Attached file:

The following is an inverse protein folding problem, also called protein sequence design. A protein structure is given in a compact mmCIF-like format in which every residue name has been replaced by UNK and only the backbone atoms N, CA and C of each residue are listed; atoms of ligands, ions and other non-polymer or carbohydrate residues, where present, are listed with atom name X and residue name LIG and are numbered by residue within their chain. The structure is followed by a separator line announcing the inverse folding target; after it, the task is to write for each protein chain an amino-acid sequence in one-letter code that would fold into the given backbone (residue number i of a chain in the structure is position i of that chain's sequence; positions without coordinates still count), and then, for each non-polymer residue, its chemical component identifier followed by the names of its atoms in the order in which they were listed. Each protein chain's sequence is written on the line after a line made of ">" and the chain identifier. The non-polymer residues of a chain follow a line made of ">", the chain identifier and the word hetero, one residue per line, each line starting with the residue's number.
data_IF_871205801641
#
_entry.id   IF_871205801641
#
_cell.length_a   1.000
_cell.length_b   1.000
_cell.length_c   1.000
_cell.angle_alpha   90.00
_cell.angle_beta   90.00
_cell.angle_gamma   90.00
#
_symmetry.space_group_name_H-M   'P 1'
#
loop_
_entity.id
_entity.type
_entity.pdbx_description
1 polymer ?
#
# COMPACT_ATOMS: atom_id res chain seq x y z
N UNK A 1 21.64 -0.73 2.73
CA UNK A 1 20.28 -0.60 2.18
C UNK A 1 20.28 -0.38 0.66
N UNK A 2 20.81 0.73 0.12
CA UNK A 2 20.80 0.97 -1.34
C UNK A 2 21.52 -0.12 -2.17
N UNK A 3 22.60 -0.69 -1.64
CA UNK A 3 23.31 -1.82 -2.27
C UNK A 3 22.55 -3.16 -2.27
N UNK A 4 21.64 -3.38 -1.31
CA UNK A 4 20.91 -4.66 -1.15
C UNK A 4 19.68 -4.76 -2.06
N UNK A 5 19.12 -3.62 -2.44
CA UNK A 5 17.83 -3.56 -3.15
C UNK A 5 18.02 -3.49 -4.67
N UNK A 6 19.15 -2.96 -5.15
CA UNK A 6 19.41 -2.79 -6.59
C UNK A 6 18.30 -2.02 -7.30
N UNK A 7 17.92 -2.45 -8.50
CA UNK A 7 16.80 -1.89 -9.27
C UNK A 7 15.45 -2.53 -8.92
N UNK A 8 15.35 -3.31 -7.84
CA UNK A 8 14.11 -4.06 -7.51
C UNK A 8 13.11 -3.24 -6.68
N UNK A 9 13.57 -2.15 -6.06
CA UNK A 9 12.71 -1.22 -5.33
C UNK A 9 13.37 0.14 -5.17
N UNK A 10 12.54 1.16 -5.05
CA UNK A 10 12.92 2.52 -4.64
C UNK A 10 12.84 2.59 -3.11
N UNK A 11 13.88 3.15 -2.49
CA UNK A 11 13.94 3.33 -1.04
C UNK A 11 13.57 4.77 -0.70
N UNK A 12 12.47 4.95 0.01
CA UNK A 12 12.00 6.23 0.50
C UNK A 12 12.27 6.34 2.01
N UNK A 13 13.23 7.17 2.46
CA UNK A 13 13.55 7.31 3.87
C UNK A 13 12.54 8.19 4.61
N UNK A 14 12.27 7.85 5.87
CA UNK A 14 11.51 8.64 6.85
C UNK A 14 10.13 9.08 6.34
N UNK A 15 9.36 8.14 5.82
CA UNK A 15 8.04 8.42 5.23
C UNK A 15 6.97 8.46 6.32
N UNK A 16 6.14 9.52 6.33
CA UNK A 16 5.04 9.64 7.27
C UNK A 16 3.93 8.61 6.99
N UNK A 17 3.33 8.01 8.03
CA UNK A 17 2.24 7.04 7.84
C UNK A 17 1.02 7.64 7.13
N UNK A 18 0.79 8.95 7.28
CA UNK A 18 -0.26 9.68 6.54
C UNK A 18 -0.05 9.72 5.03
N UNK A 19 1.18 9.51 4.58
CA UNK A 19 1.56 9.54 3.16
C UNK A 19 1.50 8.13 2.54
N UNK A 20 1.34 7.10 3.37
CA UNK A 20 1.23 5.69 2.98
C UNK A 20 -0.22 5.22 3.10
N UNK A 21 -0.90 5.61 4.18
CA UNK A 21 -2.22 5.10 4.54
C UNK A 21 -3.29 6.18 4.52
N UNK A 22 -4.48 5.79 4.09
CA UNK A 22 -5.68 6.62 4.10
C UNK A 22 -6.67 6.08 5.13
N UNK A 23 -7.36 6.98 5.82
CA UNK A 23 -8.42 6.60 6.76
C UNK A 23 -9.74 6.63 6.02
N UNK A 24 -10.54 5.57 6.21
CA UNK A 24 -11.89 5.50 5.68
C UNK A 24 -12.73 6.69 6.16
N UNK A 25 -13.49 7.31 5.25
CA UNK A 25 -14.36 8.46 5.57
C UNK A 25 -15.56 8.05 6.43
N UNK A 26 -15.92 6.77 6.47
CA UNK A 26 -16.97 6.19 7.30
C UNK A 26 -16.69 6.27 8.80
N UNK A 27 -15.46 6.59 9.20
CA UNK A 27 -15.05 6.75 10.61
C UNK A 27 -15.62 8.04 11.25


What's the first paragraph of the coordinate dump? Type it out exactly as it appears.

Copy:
The following is an inverse protein folding problem, also called protein sequence design. A protein structure is given in a compact mmCIF-like format in which every residue name has been replaced by UNK and only the backbone atoms N, CA and C of each residue are listed; atoms of ligands, ions and other non-polymer or carbohydrate residues, where present, are listed with atom name X and residue name LIG and are numbered by residue within their chain. The structure is followed by a separator line announcing the inverse folding target; after it, the task is to write for each protein chain an amino-acid sequence in one-letter code that would fold into the given backbone (residue number i of a chain in the structure is position i of that chain's sequence; positions without coordinates still count), and then, for each non-polymer residue, its chemical component identifier followed by the names of its atoms in the order in which they were listed. Each protein chain's sequence is written on the line after a line made of ">" and the chain identifier. The non-polymer residues of a chain follow a line made of ">", the chain identifier and the word hetero, one residue per line, each line starting with the residue's number.